If I got an offer like that I'd create an attractive portfolio with maybe a dozen designs. Like scrolls, package cakes, the MS one with the tower of flowers, a bare naked smoothie with or without ribbon, pearls y'know like a certain number of classic or hot styles right now. I would avoid doing all wide open custom work for something like this. This is a sweet deal with the exta benefit of burn out insurance built in if it's set up that way.

Then when someone does have their heart set on something that needs to be charged extra then you can still work from your base price with your venue people and charge the extra to bridelette free and clear.

But all custom work in this case is possibly not what is best for you. They want to offer a nice deal. I'd say keep it simple for everyone. And I'd use the same setup for flavors.

I mean most brides will be happpy with the hot current styles in their colors y'know? A couple tweaks here & there & you got it type of thing. It's a package deal use it to your advantage.

And this way, the bride deals mostly with them. The venue knows how to take the order for you and you save lots of time, money and effort. Until you need to be there for something extra special.

Just some thoughts for you.

Congrats on sucha sweet deal.

-K8memphis Posted 20 Jun 2008 , 10:22am
post #11 of 41

Kitchen rental is tricky. How much cooking do they do there? I mean what if it's steaming hot when you need it cool.

Feel them out a little on kitchen availability by asking about if they have frige or storage space sometimes for a cake. Some place in there away from fresh cut onions and the open pickle barrel. Just see how they respond about stuff like that to see if it might be feasible. Vintage houses often have no extra space. But if they built on to the kitchen that'd be cool. I mean they'd need storage for thier own cakes and whatever others you're doing--that's a lot of storage space if you do a few cakes a week.

I would offer a percentage of each cake in payment plus kitchen rental of $200. Otherwise you have no leverage. One free one per month is too variable. Too iffy.

Just some things to consider.

-K8memphis Posted 20 Jun 2008 , 10:25am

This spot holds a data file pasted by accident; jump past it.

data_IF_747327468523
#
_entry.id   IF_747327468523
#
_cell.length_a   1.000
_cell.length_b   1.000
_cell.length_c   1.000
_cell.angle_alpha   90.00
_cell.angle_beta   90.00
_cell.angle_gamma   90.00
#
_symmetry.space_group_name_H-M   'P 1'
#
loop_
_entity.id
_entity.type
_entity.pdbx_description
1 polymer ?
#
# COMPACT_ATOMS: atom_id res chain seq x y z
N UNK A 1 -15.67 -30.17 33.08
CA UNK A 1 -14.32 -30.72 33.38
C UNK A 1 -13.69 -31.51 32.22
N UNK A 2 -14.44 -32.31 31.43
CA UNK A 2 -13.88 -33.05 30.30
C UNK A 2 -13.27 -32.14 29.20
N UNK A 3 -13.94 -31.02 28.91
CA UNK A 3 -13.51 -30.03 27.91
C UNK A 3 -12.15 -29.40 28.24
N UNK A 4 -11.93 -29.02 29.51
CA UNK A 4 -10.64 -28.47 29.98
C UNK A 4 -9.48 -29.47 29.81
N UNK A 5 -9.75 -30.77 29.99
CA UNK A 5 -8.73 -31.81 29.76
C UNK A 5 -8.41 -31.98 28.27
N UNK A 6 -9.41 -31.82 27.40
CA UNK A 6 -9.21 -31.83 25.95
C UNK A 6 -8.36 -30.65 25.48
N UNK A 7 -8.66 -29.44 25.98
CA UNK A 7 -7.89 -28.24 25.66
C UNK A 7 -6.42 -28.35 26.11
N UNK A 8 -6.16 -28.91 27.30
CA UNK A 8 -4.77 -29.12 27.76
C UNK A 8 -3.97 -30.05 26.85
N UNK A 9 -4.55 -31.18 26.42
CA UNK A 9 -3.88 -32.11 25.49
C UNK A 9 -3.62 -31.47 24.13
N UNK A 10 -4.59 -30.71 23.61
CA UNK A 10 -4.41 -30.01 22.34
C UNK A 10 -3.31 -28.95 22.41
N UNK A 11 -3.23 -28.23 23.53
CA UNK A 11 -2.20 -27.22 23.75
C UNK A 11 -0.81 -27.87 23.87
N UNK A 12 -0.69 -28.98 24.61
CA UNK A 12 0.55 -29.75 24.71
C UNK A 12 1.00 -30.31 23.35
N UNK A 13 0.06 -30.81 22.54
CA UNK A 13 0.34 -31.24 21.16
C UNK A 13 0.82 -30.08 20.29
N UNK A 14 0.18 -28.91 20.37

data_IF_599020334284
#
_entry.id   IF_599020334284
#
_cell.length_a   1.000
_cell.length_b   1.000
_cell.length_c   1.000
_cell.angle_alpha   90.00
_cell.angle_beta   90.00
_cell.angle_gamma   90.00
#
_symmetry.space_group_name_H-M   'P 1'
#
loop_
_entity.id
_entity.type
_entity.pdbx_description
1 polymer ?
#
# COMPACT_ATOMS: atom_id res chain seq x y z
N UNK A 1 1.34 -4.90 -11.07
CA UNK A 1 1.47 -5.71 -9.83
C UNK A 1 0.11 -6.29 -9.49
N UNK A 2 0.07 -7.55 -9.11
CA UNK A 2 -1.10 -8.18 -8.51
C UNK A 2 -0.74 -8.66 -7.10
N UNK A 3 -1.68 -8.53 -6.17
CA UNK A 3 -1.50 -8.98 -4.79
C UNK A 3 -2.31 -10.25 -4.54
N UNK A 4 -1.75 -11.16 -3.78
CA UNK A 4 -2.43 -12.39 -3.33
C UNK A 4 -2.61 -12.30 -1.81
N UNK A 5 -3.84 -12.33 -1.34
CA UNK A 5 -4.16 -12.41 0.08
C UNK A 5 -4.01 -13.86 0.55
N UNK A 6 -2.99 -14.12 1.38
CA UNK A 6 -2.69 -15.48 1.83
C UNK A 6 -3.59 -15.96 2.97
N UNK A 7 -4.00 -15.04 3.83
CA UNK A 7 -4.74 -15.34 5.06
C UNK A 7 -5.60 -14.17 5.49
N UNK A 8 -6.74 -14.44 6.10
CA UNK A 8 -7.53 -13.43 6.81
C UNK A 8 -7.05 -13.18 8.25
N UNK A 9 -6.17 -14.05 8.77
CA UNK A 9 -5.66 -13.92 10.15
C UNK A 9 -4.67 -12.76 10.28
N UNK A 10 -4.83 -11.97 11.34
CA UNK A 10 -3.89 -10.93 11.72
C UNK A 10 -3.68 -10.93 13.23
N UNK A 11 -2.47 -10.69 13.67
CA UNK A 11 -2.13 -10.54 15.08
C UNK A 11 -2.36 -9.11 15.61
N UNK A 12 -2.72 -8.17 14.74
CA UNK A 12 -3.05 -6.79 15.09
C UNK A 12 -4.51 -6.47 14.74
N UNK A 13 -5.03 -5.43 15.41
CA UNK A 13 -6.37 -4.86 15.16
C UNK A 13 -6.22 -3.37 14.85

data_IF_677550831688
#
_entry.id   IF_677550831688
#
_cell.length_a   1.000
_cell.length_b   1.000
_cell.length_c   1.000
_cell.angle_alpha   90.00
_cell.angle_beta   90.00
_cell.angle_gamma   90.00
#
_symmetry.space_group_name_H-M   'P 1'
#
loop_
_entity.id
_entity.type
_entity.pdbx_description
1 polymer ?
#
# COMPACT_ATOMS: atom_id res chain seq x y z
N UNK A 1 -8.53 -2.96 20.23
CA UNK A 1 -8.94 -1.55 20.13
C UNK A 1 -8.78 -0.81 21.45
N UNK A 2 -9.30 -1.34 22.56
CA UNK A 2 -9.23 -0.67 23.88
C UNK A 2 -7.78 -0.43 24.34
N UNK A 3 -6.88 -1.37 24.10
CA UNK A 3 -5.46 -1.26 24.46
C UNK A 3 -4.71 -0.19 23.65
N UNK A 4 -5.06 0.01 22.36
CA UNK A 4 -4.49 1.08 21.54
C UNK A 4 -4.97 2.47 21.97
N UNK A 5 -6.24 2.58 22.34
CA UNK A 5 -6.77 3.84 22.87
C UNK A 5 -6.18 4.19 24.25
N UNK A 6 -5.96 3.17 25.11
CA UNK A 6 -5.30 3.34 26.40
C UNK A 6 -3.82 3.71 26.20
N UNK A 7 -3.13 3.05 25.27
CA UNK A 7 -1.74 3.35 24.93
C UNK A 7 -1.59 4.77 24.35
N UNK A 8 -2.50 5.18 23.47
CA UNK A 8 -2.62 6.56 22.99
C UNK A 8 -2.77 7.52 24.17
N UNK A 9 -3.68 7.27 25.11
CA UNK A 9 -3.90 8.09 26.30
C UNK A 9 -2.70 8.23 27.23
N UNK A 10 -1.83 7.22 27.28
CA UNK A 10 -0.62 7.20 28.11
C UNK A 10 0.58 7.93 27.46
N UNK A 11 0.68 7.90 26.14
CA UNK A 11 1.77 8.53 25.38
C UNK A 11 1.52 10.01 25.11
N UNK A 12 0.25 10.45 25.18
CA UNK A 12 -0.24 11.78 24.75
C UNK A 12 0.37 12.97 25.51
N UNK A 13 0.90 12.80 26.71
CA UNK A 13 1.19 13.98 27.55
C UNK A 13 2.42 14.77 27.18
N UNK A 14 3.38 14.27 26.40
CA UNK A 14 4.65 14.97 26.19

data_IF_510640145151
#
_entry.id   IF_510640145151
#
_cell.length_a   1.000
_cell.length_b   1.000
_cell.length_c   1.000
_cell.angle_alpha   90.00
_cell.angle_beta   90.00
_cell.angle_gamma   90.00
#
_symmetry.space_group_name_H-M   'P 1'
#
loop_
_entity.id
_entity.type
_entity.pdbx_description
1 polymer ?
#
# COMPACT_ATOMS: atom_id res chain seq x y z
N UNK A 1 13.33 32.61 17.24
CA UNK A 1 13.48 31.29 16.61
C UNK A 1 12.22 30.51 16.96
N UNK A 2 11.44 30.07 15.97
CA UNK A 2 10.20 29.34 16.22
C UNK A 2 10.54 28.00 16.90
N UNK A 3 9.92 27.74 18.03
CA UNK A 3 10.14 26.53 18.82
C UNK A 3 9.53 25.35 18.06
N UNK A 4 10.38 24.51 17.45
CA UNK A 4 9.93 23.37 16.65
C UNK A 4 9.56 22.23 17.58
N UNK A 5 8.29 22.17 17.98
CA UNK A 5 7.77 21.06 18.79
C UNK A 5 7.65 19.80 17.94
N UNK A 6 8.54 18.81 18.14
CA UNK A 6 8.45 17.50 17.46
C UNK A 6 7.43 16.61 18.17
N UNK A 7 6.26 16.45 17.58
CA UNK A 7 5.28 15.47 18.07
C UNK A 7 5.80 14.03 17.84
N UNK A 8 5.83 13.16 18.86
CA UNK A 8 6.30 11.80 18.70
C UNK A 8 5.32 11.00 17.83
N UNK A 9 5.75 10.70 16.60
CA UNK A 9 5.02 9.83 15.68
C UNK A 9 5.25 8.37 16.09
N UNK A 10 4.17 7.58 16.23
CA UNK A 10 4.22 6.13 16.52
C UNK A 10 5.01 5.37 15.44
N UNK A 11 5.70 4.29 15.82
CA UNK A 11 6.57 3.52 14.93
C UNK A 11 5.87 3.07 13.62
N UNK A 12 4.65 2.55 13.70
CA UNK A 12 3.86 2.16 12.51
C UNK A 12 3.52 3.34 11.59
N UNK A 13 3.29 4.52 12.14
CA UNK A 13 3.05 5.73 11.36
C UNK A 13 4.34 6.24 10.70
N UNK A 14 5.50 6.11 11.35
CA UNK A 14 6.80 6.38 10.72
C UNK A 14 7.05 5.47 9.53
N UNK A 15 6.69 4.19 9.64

post #12 of 41

Yes just charge the same as you already charge or 80% of what they charge whichever is greater.

playingwithsugar Posted 20 Jun 2008 , 10:42am
post #13 of 41

The offer, as you have written it, sounds vague to me.

You do not mention whether they will be employing you, or retaining your services. There is a difference between the two. If you will be employed by them, then they will end up offering you an hourly wage or commission, and working under their liability insurance. If they will be retaining your services, then you will be their subcontractor, and will need your own licensing and liability insurances, if you do not already have them.

Either way, make them offer you a contract, and ask the input of the pros here before signing.

Provision of supplies will be determined by the type of offer made (employment or retainer). This also applies to use of the kitchen.

After having managed the restaurant section of a local establishment, many years ago, I can tell you that I would never accept an offer from someone to use my kitchen in exchange for a free cake. What if you end up doing 4 wedding cakes per week? I would be losing out on a lot of money.

Theresa icon_smile.gif

grama_j Posted 20 Jun 2008 , 10:47am
post #14 of 41

I wouldn't even mention a price on the kitchen..... just say something like , " I would be interested in USING YOUR kitchen for my cakes..... perhaps we can work something out on that end also".......They may just offer the use of the kitchen without payment as long as you are working with them anyway..........What are you paying for kitchen rent now? That rent money would just be in your pocket !